Just because a lake has steep, inhospitable sides and inconsistent water levels doesn’t mean you can’t have a pleasant place to congregate on the lake. The U.S. Army Corps of Engineers at this Idaho reservoir north of Boise partnered with local officials to come up with an innovative idea for a destination dock—an anchored, floating social patio where boat owners can tie off in the middle of this very picturesque lake and gather with their friends. The rectangular design with the open center allows swimming without “mixing people with propellers,” creating a safe environment. Dworshak Reservoir now hosts six destination docks — all of which were funded by Idaho Parks and Recreation. Camping reservations are available on the lake at Dent Acres.
Just minutes from Boise, Lucky Peak Lake is a popular destination to enjoy all kinds of water sports like fishing, jet skiing, wakeboarding, waterskiing and more. Camping, picnic areas, hiking and biking trails, beach areas, playgrounds and five boat ramps offer plenty of access and options. The lake is managed by the U.S. Army Corps of Engineers and is flanked by federally owned land along this 12-mile lake. The Lucky Peak State Park offers another fun water alternative at the base of the Lucky Peak Dam which forms the Boise River.
Above St. Louis near Grafton, where the Illinois River and Mississippi River meet, lies the Riverlands, one of America’s best-kept recreational secrets. The Upper Mississippi has only 25 percent of the flow that it has further downstream, making for a far more serene experience. Kayakers and canoeists can linger in the quiet byways of the river along islands where wildlife abounds; indeed the area is one of the most important parts of the migratory birds’ flyway. Visitors will see wildlife galore here, including waterfowl such as pelicans and terns, plus bald eagles, beaver and deer. There are kayak rental shops nearby; make sure to rent a life vest as well. The U.S. Army Corps of Engineers manage the river here, and host the Riverlands Migratory Bird Sanctuary with the Audubon Society near Alton, Illinois.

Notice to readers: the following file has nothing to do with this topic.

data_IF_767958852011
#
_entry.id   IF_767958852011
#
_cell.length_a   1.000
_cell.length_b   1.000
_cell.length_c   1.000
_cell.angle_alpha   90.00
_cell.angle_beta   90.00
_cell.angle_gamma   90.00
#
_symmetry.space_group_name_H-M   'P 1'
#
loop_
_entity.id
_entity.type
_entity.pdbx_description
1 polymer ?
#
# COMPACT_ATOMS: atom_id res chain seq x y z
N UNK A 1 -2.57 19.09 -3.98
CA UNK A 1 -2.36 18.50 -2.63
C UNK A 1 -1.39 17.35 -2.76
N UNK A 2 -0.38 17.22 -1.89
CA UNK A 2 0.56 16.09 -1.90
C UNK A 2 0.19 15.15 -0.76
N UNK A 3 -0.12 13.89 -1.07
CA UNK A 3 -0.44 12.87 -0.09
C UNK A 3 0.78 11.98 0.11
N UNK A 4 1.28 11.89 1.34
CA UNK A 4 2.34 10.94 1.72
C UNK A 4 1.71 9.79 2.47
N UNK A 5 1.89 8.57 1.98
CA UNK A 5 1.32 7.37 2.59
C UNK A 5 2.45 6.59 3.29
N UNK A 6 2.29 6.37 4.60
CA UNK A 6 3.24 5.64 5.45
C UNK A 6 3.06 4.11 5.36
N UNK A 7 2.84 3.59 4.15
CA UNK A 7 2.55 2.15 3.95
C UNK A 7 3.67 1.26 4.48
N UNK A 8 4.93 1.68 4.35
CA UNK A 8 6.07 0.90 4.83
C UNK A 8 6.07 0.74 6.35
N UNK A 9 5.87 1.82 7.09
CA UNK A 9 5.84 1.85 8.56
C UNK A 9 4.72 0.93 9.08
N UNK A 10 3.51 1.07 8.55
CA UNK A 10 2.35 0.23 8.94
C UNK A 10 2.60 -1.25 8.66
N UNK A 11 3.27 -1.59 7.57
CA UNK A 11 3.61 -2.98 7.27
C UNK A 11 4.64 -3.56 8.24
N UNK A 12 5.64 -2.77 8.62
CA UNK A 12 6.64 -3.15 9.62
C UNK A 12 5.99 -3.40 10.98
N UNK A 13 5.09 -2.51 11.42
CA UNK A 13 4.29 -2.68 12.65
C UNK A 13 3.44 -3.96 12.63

Why travel to the ocean when you can visit the largest sandy beach in the state of Iowa? It’s located at the North Overlook Beach Facility at Lake Red Rock, located along the very popular Volksweg Trail for hikers and bicyclists (the People’s Trail). Beach designers brought in 10,000 tons of sand to create the impression of a spacious ocean beach. Visitors can bicycle to the beach from other Lake Red Rock recreation sites, or even nearby Pella, they can also play volleyball at two courts and rinse off at indoor and outdoor showers. Campers can book sites in advance at four campgrounds on the lake.
Crupi/Share the Experience)
Discover Acadia National Park, our nation’s first national park east of the Mississippi River. The park is home to many interesting plants and animals and has the tallest mountain on the Atlantic coast. Ponds and lakes dot the Acadia landscape where you can enjoy fishing, boating, or hiking the granite peaks. Grab your bike and pedal near or around one of the lakes or ponds on a carriage road, a type of brokenstone road commonly used at the turn of the 20th century or go swimming at Echo Lake Beach.
Lakeshore (Jeremy Hendzel/Share
Sleeping Bear Dunes National Lakeshore offers 65 miles of sand beach, bluffs that tower 450 feet above Lake Michigan, clear inland lakes, unique flora and fauna, immense sand dunes, lush hardwood and conifer forests, meadows, wetlands, streams and bogs. It is topped-off with a huge helping of history – abandoned farm sites, U.S. Life-Saving Service stations, an island lighthouse and countless shipwrecks to explore. Sleeping Bear was voted the “Most Beautiful Place in America” on ABC Television’s Good Morning America – and it’s not hard to see why. A visit to Sleeping Bear is bound to make even the most traveled visitor feel the wonder of our natural world. Book your advance camping reservations at Platte River or remote South Manitou Group Campground, a tent-only, backcountry facility on South Manitou Island reached by a 1.5-hour ferry or boat ride. Read our Spotlight on Sleeping Bear Dunes.
Boaters and swimmers seeking relief from the Mississippi summer heat head for Enid Lake, 150 miles north of Jackson. Discover the lake’s four designated beaches and four reservable campgrounds—ideal for a family get-away. Enid is also home to the North Mississippi Fish Hatchery Visitor Education Center, operated by the Mississippi Department of Wildlife, Fisheries and Park. A 10,000 gallon aquarium, displays, interactive exhibits, artifacts and wall murals promote freshwater sport fishing while encouraging the conservation and stewardship of aquatic resources.
In just over an hour from Missoula, Montana, visitors can enjoy the multitude of outdoor activities at the Seeley Lake Area in the Lolo National Forest. Start your day off with fishing – both motorized and non-motorized boats are welcome with a boat ramp located at Seeley Lake Campground (first-come, first-served only). Families will enjoy a cool dip on a hot day or welcome a lakeside picnic.